Bullies May Face Higher Odds of Eating Disorders: StudyRisk of anorexia or bulimia significantly higher than for kids not involved in bullying
Friday, November 27, 2015
FRIDAY, Nov. 27, 2015 (HealthDay News) -- Bullies may be at increased risk for eating disorders, a new study suggests.
Previous research has found that victims of bullying are more likely to have these disorders, but the finding that bullies are also at risk came as a surprise, the researchers said.
"For a long time, there's been this story about bullies that they're a little more hale and hearty," study author William Copeland, an associate professor of psychiatry and behavioral sciences at Duke University School of Medicine in Durham, N.C., said in a university news release.
"Maybe they're good at manipulating social situations or getting out of trouble, but in this one area it seems that's not the case at all. Maybe teasing others may sensitize them to their own body image issues, or afterward, they have regret for their actions that results in these symptoms like binge eating followed by purging or excess exercise," Copeland said.
He and his colleagues looked at 1,420 children, aged 9 to 16. Compared to those who weren't bullied, victims of bullying were nearly twice as likely to have anorexia (11 percent vs. 6 percent) and bulimia (28 percent vs. 18 percent).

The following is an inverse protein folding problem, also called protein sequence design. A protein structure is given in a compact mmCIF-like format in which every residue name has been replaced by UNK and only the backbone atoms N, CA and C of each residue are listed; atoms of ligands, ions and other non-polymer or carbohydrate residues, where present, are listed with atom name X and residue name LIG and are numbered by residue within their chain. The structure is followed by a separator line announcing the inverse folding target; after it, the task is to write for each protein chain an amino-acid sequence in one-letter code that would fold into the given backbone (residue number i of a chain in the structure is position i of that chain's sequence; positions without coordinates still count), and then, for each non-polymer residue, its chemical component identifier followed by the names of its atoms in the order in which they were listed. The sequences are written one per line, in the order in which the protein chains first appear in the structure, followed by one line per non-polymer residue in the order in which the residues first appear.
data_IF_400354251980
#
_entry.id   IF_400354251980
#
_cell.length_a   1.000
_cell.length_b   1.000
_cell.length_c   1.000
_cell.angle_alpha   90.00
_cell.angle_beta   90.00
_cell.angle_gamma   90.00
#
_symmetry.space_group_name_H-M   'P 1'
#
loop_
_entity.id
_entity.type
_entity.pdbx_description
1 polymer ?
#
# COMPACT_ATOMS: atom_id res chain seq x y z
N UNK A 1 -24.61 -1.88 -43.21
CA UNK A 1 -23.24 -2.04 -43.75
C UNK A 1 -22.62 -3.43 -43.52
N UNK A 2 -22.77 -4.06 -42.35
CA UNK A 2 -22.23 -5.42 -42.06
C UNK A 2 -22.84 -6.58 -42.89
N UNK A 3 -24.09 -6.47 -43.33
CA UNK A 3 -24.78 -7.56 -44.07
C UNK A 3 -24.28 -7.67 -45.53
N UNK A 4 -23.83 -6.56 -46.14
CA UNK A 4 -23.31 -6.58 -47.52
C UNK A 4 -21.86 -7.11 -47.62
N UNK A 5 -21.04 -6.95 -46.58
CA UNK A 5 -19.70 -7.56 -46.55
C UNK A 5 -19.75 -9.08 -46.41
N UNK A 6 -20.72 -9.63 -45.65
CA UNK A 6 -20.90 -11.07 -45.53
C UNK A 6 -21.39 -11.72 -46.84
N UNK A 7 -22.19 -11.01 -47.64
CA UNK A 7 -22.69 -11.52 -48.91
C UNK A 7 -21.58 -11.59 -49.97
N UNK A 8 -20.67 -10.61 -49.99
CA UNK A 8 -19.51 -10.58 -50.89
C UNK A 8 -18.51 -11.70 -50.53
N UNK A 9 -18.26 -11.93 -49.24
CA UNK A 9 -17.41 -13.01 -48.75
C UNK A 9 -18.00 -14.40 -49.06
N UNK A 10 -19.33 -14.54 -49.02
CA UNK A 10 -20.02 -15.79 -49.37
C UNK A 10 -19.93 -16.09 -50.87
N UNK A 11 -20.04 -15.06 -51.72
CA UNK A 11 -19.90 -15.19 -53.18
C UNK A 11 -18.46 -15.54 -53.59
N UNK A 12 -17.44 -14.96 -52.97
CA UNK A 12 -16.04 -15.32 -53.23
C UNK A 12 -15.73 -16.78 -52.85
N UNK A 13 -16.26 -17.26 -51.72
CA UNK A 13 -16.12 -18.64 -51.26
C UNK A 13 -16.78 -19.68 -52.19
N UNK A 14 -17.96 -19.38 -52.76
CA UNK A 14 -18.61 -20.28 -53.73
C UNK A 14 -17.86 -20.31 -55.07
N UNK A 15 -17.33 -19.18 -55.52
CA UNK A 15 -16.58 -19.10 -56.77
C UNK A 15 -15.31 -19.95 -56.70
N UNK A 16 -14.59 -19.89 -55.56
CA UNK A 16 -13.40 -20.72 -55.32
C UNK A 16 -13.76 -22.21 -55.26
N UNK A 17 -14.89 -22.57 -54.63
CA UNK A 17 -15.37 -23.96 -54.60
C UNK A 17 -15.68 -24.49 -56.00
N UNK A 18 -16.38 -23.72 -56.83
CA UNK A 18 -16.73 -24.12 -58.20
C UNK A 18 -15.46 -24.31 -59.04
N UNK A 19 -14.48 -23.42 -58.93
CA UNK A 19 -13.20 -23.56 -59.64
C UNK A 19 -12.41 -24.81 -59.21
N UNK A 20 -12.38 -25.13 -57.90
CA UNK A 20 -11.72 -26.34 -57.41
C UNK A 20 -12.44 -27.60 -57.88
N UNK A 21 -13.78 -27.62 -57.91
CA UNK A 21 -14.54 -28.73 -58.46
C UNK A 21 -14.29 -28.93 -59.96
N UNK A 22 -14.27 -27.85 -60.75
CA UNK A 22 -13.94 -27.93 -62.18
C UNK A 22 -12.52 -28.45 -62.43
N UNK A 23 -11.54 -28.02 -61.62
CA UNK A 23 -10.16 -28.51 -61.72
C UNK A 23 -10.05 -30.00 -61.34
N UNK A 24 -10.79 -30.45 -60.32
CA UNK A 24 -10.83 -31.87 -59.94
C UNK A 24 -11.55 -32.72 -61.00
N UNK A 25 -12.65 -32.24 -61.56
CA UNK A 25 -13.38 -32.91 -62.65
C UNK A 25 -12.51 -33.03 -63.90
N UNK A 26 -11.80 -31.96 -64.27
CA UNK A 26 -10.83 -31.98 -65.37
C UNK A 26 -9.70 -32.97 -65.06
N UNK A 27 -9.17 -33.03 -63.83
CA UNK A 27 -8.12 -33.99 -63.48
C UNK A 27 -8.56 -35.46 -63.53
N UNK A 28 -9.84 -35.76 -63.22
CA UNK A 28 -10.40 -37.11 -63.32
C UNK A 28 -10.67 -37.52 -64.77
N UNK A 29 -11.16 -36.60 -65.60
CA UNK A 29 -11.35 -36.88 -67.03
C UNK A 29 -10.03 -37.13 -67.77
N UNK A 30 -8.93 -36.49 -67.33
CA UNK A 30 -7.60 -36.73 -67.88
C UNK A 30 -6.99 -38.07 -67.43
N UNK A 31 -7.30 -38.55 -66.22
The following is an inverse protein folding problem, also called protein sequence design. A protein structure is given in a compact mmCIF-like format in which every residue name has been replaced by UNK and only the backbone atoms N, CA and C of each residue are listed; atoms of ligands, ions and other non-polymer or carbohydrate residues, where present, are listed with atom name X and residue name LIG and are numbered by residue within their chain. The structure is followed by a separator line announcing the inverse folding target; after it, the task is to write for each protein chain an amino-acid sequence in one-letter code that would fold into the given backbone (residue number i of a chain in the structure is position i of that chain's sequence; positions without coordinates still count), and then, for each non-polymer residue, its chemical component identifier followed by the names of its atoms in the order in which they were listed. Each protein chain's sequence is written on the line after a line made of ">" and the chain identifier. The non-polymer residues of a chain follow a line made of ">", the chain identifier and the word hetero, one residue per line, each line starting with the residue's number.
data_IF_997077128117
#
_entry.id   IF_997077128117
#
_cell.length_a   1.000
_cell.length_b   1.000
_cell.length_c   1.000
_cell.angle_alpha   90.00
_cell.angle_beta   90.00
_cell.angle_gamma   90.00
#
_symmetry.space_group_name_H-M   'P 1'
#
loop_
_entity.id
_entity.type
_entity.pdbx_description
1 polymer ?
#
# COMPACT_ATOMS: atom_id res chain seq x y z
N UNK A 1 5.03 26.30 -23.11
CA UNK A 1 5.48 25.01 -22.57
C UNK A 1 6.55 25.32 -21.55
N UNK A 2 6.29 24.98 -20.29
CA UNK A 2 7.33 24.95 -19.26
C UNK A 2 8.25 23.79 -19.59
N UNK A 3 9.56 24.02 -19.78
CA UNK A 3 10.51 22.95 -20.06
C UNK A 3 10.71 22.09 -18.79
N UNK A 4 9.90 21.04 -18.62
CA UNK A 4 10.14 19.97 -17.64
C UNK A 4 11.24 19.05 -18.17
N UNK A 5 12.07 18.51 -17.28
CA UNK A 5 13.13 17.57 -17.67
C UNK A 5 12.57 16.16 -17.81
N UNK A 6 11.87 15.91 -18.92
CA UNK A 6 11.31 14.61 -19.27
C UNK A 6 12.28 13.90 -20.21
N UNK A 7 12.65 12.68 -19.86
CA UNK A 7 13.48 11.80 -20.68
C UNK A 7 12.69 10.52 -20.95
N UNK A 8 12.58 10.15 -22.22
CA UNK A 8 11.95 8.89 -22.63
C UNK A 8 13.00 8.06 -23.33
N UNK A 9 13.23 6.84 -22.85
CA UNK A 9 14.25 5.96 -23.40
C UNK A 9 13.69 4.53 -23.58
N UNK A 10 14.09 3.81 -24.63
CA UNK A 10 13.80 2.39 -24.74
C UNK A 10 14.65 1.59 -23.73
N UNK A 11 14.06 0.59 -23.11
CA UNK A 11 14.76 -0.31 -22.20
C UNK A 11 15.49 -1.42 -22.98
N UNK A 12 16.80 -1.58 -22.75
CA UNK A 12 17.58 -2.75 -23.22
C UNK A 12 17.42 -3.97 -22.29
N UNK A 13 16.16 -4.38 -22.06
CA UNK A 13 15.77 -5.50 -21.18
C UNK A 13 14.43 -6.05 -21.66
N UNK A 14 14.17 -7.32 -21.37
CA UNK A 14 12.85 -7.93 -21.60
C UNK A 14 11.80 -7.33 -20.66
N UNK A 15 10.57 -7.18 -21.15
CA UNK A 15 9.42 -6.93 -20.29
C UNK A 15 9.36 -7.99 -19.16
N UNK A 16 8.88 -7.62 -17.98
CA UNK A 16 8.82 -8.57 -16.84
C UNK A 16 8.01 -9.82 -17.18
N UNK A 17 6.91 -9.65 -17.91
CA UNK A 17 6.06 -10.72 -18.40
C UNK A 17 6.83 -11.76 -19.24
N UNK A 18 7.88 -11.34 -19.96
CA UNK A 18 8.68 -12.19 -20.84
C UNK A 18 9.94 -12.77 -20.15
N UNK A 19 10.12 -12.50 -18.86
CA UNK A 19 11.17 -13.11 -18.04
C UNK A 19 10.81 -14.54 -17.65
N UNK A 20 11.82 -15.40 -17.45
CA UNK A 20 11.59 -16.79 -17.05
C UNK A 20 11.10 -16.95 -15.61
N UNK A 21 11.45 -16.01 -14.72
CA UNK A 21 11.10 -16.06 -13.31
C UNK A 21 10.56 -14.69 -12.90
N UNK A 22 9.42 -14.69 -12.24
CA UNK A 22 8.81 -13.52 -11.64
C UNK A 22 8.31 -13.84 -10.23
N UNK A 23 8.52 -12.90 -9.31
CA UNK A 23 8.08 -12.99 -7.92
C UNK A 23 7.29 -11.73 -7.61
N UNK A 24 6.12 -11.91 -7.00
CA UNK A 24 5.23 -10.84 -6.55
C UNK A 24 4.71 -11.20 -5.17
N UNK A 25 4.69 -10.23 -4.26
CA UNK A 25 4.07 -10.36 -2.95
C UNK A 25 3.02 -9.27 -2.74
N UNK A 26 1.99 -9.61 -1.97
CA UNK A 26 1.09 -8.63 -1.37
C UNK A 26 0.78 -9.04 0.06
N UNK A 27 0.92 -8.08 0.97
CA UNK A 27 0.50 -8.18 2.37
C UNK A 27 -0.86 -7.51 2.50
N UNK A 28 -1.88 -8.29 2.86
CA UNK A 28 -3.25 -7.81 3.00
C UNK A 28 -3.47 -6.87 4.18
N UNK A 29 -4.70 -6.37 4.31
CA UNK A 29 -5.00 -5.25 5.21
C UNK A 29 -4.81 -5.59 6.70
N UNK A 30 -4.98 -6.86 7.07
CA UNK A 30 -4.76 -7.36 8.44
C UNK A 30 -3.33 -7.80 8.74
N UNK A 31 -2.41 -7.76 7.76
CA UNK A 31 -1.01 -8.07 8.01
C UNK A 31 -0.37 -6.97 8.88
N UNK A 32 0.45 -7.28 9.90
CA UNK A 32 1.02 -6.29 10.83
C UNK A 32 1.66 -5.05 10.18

But, the researchers also found that bullies were much more likely to have bulimia than those who weren't bullies or victims of bullying, 31 percent vs. 18 percent.
Compared to those not involved in bullying, children who were both bullies and victims of bullying were more likely to have anorexia (23 percent vs. 6 percent) and binge eating/vomiting (5 percent vs. less than 1 percent), the study revealed.
The study appears in the December issue of the International Journal of Eating Disorders.
"Sadly, humans do tend to be most critical about features in other people that they dislike most in themselves," study co-author Cynthia Bulik, a professor of eating disorders at the University of North Carolina at Chapel Hill, said in the news release.
"The bullies' own body dissatisfaction could fuel their taunting of others. Our findings tell us to raise our vigilance for eating disorders in anyone involved in bullying exchanges -- regardless of whether they are the aggressor, the victim or both," she said.
SOURCE: Duke University, news release, Nov. 16, 2015
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